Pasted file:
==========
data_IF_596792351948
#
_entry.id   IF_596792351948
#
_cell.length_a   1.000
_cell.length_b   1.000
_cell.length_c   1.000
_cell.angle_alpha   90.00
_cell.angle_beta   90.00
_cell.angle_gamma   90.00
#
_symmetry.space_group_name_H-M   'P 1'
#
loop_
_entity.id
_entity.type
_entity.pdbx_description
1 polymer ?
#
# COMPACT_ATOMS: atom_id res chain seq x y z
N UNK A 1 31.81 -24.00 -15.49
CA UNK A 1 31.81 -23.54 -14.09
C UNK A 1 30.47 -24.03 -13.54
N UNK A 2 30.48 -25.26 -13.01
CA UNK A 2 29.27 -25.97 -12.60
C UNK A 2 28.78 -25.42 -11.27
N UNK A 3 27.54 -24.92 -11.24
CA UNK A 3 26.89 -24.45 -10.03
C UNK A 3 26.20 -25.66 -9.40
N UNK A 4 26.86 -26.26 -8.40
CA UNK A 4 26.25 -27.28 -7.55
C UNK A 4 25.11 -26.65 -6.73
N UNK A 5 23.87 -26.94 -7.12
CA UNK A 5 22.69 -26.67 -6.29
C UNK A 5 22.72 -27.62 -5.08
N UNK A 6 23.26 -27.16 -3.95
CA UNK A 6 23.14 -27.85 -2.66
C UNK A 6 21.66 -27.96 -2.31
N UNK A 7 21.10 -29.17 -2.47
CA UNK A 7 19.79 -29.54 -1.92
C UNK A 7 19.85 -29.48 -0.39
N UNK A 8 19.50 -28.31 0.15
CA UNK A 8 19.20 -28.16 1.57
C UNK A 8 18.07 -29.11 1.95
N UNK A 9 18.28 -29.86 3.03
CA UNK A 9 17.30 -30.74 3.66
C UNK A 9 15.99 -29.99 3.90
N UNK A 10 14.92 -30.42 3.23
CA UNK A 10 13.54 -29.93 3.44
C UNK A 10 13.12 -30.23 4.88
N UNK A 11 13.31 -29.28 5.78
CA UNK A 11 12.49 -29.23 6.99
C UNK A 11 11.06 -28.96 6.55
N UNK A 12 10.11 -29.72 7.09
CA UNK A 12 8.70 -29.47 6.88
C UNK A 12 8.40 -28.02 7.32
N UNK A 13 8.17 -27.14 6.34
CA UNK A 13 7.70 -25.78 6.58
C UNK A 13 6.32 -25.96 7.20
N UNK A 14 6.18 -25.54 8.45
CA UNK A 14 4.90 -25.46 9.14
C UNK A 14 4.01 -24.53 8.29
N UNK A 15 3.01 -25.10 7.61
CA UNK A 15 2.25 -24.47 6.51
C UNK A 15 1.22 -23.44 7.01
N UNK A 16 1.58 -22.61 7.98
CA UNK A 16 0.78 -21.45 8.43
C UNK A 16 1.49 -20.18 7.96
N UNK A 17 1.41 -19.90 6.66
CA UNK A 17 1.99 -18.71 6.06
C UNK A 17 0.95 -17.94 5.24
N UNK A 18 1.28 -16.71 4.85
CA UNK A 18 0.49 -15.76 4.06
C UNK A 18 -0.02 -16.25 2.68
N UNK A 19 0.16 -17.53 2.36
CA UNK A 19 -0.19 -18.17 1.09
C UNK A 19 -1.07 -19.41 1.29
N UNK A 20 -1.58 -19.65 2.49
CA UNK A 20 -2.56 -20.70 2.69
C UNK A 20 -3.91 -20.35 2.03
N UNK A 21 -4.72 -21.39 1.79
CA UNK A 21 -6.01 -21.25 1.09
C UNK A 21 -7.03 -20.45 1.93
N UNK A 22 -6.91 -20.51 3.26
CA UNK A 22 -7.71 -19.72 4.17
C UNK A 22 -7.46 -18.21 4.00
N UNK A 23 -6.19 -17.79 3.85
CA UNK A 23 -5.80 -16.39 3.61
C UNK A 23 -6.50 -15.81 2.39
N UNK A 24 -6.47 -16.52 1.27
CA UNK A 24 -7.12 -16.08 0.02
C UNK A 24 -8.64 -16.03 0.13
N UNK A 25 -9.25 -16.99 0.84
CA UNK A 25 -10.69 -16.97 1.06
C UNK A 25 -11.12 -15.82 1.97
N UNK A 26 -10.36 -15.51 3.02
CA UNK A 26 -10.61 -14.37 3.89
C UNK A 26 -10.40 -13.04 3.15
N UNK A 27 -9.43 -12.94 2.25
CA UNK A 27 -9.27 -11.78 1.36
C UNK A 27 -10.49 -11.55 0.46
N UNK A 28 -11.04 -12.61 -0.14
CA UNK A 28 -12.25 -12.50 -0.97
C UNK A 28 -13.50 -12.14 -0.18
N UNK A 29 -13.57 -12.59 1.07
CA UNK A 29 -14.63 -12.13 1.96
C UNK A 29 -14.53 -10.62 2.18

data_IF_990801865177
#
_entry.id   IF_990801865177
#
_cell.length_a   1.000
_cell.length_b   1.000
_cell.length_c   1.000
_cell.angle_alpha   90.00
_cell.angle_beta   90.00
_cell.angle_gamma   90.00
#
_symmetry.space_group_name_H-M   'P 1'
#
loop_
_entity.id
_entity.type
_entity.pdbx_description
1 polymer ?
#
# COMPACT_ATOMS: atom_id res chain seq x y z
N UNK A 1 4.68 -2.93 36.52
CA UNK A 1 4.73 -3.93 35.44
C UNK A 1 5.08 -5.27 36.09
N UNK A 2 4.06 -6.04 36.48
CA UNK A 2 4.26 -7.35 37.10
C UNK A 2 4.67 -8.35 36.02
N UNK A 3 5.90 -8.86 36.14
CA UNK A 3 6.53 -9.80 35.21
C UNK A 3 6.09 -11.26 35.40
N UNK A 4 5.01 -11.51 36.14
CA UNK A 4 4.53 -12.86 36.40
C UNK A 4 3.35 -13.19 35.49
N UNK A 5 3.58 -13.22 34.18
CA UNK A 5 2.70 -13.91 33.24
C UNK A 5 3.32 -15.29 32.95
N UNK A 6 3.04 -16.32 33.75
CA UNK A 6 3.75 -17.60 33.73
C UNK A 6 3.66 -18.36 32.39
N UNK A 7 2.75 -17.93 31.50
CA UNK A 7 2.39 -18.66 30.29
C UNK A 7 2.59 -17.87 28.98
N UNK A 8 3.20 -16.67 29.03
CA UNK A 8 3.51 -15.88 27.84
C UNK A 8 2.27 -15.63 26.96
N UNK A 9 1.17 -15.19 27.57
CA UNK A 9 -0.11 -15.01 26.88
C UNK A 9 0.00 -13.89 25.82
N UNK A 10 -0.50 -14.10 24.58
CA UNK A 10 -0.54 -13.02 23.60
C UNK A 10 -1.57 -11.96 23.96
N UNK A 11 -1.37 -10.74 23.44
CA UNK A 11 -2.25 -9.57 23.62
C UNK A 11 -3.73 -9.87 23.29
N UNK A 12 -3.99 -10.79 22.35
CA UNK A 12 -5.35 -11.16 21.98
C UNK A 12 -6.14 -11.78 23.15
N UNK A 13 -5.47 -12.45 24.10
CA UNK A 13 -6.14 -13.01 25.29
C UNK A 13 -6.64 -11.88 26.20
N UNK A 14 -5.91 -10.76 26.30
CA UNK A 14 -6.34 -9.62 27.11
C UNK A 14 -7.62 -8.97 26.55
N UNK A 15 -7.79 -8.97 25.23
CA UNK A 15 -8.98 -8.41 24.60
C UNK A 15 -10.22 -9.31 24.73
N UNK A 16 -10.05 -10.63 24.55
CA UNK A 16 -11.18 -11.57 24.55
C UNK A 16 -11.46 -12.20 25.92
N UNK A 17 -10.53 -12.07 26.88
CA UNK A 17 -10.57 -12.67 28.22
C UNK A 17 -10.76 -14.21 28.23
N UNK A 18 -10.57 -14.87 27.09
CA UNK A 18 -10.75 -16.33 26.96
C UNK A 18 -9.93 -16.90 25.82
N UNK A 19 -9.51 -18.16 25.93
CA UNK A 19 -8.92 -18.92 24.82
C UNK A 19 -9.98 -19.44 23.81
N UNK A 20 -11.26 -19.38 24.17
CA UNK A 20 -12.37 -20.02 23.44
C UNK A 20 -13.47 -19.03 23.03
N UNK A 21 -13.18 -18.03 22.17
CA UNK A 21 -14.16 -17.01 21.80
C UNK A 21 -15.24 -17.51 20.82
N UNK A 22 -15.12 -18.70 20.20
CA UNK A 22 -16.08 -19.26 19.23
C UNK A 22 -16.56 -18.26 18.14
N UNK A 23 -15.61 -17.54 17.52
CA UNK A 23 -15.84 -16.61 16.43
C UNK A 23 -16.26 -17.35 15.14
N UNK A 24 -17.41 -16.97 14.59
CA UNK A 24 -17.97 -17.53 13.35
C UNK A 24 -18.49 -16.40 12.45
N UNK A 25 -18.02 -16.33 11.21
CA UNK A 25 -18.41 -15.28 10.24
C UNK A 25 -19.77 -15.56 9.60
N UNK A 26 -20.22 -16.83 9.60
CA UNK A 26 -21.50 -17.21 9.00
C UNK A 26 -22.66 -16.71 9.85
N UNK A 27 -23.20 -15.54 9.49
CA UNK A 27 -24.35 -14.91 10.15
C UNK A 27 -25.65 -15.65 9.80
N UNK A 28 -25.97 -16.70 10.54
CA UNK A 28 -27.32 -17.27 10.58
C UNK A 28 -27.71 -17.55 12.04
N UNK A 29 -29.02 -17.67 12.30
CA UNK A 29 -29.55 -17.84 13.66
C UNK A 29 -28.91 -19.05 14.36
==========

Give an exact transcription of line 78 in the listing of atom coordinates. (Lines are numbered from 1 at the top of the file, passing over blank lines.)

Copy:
N UNK A 20 -1.58 -19.65 2.49